“If weather promises to be uncompromisingly unpredictable in years to come, choose tomato varieties that will be resilient to unexpected weather.”
It’s early August and most of my 15 tomato vines—beefsteaks, paste, and salad types—still have green fruit. Two lean-to-ripen cherry tomatoes are the only yielders, so far.
For loads of the Mid-Atlantic gardeners, it’s the same story. The summer of 2018’s tomatoes are a month late in ripening. Plants that “always” bear in early July are still hanging green on the vine in August. I’ve spoken with so many frustrated gardeners in my community garden with green-tomato woes. So, what’s the cause?
What Tomatoes Need to Thrive
Let’s start with what tomatoes need to grow and produce super fruit by late June or early July. Most average gardeners start by planting large, vigorous plants after the last frost date (link to Frost Dates By Location). From there, tomatoes need:
- Consistent warm day (70-85 degrees F) and night temperatures (65-75 degrees F)
- Fertile raised soil that drains well
- Good fertilizer
- Regular water
- Protection from pests and diseases
- Good support and pruning makes harvest easier
What Keeps Tomatoes from Greening?
Cold, wet conditions are often the heart of the problem. Not only does cold and excess moisture slow tomato fruit development, but they reduce the flavorful sugars in the fruits, and encourage a suite of disease problems on plants and fruit. Fruit size may also be impacted, and cold causes tomatoes to develop tougher skins. Then if a few tomatoes to manage to color up, they crack from too much water.
What’s Keeping Tomatoes From Greening in My Area?
Endless drizzly cool days are the core of this year’s tomato lateness. Even early in the season, it was cold and wet. The months of March, April, May, and even early June were unseasonably cold and rainy, making bed prep and planting difficult.
We managed to get our large, strong tomato plants into the ground by mid-May—making sure to raise and fortify planting rows with OMRI Listed Black Gold Garden Compost Blend and plenty of quality tomato fertilizer. Then we mulched them with straw and leaf mulch to reduce weeds and make harvest less muddy. The plants grew, but the fruits that appeared hung green and underdevelopment on lush vines.
The month of July burst forward with a week or two of sunny, hot, dry days, giving gardeners a ray of hope, but wet weather and cool days quickly returned. The last week of July was a rainy mess, causing a few low-lying neighboring plots in our community garden to pool with water, resulting in total tomato rot.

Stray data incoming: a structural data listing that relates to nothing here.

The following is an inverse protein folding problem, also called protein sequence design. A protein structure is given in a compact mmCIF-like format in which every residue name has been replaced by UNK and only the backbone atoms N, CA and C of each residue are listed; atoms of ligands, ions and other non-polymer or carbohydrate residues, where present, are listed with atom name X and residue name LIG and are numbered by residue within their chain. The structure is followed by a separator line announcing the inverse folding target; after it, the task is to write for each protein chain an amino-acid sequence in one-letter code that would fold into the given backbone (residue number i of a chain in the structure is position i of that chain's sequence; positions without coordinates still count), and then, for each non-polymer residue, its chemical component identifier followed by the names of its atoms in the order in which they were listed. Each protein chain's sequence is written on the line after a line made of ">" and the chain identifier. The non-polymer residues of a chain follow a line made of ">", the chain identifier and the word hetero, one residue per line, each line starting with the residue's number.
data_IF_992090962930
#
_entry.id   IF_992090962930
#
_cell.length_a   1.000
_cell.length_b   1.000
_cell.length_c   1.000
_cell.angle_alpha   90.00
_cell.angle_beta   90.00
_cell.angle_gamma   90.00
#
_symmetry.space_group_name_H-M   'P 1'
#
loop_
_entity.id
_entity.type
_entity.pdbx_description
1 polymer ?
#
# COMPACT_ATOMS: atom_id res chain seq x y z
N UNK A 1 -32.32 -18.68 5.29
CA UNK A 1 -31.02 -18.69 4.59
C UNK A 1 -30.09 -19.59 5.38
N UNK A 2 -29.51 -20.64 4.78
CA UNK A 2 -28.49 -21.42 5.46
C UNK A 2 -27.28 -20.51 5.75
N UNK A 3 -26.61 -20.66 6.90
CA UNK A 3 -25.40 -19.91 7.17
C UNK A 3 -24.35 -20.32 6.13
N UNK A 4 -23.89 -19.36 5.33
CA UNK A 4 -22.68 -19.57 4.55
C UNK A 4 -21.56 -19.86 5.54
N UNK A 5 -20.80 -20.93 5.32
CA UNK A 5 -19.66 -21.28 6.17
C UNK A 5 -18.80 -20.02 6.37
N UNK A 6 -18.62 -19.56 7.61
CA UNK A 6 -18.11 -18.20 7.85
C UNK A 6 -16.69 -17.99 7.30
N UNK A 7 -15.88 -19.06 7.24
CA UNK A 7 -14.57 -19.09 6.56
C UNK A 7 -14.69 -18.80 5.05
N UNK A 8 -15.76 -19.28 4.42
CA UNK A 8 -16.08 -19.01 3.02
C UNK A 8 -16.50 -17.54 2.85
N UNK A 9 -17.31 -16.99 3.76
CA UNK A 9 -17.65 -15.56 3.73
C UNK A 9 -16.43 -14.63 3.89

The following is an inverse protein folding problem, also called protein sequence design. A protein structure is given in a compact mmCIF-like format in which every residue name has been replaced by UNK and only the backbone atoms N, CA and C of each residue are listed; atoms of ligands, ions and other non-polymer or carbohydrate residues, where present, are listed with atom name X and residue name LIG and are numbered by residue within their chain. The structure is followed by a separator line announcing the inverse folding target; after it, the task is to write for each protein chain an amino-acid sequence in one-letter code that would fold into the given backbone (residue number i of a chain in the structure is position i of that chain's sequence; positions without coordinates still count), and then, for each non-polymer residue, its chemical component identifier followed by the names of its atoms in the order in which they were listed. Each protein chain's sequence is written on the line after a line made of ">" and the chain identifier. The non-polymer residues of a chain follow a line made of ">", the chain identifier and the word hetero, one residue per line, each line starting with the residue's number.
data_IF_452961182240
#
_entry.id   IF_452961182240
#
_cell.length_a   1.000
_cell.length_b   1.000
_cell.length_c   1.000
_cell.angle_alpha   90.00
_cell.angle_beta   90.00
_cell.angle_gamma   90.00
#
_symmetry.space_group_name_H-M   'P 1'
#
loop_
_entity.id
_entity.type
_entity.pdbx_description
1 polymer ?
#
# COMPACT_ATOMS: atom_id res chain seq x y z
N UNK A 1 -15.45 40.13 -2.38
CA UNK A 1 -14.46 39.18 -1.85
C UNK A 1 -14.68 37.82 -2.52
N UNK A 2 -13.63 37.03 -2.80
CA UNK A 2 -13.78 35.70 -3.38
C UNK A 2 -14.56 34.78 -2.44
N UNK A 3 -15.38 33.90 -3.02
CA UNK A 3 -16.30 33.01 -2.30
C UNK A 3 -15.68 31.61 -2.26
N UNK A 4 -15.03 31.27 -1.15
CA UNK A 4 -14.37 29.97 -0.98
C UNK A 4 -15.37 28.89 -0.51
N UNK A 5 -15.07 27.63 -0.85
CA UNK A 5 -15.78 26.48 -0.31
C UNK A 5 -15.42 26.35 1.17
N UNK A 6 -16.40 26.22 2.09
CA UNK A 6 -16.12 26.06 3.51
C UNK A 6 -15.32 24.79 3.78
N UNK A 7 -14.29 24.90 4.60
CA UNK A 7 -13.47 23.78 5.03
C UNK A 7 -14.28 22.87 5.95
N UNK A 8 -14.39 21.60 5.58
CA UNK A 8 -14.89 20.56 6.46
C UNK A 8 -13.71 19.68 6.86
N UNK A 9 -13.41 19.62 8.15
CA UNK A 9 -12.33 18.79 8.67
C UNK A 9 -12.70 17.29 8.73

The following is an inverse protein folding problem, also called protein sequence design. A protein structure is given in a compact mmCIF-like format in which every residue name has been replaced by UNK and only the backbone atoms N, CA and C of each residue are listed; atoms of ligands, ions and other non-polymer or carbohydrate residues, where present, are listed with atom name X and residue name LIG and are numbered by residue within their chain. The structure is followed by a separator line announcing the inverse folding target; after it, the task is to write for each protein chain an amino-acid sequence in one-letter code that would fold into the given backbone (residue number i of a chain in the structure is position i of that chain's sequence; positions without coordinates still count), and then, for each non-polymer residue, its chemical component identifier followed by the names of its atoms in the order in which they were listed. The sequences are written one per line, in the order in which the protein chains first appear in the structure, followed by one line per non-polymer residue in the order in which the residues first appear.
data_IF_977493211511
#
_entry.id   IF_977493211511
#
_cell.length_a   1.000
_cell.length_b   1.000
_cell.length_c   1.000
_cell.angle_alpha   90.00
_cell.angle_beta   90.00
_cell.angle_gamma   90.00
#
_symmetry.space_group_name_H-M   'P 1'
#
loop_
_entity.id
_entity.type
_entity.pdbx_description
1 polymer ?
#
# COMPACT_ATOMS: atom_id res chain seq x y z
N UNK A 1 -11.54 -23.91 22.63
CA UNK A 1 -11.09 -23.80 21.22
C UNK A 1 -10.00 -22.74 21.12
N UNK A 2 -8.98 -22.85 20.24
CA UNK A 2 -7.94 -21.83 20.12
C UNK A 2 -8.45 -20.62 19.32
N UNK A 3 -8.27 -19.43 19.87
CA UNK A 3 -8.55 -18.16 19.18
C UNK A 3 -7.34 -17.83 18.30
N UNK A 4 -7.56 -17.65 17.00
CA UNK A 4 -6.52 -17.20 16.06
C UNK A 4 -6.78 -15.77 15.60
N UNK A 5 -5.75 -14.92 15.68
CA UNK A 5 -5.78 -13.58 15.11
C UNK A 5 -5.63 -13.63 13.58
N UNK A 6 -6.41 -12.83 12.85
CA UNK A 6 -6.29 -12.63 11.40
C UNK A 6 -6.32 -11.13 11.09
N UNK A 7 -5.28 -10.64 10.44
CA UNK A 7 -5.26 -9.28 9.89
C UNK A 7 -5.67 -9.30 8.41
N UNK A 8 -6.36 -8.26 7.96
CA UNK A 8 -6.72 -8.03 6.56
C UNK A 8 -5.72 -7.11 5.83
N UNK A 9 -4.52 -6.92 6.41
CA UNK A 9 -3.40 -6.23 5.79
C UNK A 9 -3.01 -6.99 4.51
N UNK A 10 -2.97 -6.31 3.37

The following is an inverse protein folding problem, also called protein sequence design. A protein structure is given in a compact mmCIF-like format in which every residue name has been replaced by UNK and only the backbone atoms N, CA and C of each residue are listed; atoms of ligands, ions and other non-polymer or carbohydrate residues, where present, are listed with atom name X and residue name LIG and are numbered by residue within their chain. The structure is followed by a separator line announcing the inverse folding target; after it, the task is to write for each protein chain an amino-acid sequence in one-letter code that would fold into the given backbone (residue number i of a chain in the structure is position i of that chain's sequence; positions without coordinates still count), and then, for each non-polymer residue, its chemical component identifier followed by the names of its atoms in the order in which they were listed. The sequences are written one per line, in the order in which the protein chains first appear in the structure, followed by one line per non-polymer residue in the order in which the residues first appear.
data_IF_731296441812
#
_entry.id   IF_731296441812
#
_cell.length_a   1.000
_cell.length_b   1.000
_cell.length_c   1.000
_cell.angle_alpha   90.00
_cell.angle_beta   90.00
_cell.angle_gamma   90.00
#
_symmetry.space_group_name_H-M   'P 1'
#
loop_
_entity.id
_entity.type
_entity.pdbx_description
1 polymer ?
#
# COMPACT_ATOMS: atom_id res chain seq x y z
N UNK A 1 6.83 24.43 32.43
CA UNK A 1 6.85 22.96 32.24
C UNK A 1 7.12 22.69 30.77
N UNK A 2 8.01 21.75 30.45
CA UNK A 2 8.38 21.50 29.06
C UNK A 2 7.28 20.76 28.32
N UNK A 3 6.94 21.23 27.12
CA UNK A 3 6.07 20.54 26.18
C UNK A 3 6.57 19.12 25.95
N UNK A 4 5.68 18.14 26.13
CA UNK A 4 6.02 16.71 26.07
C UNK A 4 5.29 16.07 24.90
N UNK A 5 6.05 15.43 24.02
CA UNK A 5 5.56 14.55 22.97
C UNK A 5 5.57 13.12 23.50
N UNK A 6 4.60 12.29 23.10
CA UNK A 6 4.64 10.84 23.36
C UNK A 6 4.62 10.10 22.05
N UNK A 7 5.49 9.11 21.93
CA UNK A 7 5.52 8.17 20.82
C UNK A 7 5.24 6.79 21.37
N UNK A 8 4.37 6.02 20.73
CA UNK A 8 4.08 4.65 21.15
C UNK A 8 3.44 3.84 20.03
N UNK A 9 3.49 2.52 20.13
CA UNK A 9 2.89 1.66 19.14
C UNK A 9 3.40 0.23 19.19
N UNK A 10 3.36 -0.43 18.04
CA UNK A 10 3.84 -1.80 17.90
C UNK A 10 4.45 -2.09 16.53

The first week of August has started sunny and warm, but the fruit on most vines are still green or just beginning to blush with color. Most of the colored cherry tomatoes cracked in last week’s rain fest. If dry, warm days remain, we should finally get good tomato harvests! If the days get too hot, it will keep tomatoes from producing satisfactorily due to excess heat. It’s all a balance.
Can You make a Bad Tomato Year Better?
Yes! Aside from hoping and doing ritualistic dances to the elusive Gods of sun and heat, there are a few things that can help. Here are a few tips that can be implemented this year and next.
Prune: Remove any wild excess stems with tiny fruit. This will increase air flow to dissuade fungal or bacterial diseases and encourage the plant to put its energy towards supporting the development of larger fruits on the vine.
Plant tomatoes high: Planting tomatoes in raised beds, deep pots, or raised rows will save them from excess moisture and rot at the root zone. It can even protect against fruit crack.
Let them dry: Let the garden dry for several days—even a week—before manually watering after heavy rains. Not only will this help slow any fungal or bacterial diseases, but it will help intensify the sugar development in your ripening tomatoes.
Plan for the future: If weather promises to be uncompromisingly unpredictable in years to come, choose tomato varieties that will be resilient to unexpected weather. Choosing early, high yielding, disease resistant tomato varieties will always increase your chances of success. It’s also wise to choose a tomato or two bred for cooler growing conditions or one or two bred for hot growing conditions.
Two good varieties for cool growing conditions include ‘Aurora‘, which bears loads of tasty, medium-sized, red tomatoes fast and early, and ‘Alaska‘, which quickly produces red salad tomatoes on short vines in cool weather. Two good varieties for high heat includes the large-red-fruited ‘Heatmaster‘, which can take the high heat of the South, and disease and heat-resistant ‘Heatwave II‘, which bears deep red tomatoes with good flavor.
We’d love to hear your tomato stories and answer any tomato questions you might have! Visit Ask a Garden Expert to learn more!